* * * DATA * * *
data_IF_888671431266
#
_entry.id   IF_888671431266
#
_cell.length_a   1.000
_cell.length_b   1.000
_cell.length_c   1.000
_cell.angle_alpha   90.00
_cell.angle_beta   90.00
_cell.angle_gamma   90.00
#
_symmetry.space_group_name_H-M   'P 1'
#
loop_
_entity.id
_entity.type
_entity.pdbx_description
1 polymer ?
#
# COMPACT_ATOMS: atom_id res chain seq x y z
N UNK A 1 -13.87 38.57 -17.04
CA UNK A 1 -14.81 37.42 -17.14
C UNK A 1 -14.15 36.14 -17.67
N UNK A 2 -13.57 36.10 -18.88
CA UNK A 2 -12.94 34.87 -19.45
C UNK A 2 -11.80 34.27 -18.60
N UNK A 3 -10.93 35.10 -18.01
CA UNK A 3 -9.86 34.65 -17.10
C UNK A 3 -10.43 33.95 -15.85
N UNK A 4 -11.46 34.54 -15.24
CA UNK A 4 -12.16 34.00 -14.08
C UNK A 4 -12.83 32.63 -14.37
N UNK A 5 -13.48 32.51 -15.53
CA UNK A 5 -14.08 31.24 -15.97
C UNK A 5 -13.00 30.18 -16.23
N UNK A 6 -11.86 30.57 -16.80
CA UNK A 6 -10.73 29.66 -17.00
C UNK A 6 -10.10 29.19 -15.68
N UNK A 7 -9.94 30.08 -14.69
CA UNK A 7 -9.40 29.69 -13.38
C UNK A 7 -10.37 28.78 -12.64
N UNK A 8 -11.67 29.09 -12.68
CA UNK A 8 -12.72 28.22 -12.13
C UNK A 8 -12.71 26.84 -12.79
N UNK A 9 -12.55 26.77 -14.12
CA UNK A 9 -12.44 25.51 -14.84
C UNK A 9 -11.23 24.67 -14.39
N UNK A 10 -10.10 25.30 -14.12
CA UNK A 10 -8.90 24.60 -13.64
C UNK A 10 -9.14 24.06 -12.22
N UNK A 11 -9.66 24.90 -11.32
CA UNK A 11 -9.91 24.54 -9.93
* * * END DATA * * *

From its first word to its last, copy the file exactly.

data_IF_888671431266
#
_entry.id   IF_888671431266
#
_cell.length_a   1.000
_cell.length_b   1.000
_cell.length_c   1.000
_cell.angle_alpha   90.00
_cell.angle_beta   90.00
_cell.angle_gamma   90.00
#
_symmetry.space_group_name_H-M   'P 1'
#
loop_
_entity.id
_entity.type
_entity.pdbx_description
1 polymer ?
#
# COMPACT_ATOMS: atom_id res chain seq x y z
N UNK A 1 -13.87 38.57 -17.04
CA UNK A 1 -14.81 37.42 -17.14
C UNK A 1 -14.15 36.14 -17.67
N UNK A 2 -13.57 36.10 -18.88
CA UNK A 2 -12.94 34.87 -19.45
C UNK A 2 -11.80 34.27 -18.60
N UNK A 3 -10.93 35.10 -18.01
CA UNK A 3 -9.86 34.65 -17.10
C UNK A 3 -10.43 33.95 -15.85
N UNK A 4 -11.46 34.54 -15.24
CA UNK A 4 -12.16 34.00 -14.08
C UNK A 4 -12.83 32.63 -14.37
N UNK A 5 -13.48 32.51 -15.53
CA UNK A 5 -14.08 31.24 -15.97
C UNK A 5 -13.00 30.18 -16.23
N UNK A 6 -11.86 30.57 -16.80
CA UNK A 6 -10.73 29.66 -17.00
C UNK A 6 -10.10 29.19 -15.68
N UNK A 7 -9.94 30.08 -14.69
CA UNK A 7 -9.40 29.69 -13.38
C UNK A 7 -10.37 28.78 -12.64
N UNK A 8 -11.67 29.09 -12.68
CA UNK A 8 -12.72 28.22 -12.13
C UNK A 8 -12.71 26.84 -12.79
N UNK A 9 -12.55 26.77 -14.12
CA UNK A 9 -12.44 25.51 -14.84
C UNK A 9 -11.23 24.67 -14.39
N UNK A 10 -10.10 25.30 -14.12
CA UNK A 10 -8.90 24.60 -13.64
C UNK A 10 -9.14 24.06 -12.22
N UNK A 11 -9.66 24.90 -11.32
CA UNK A 11 -9.91 24.54 -9.93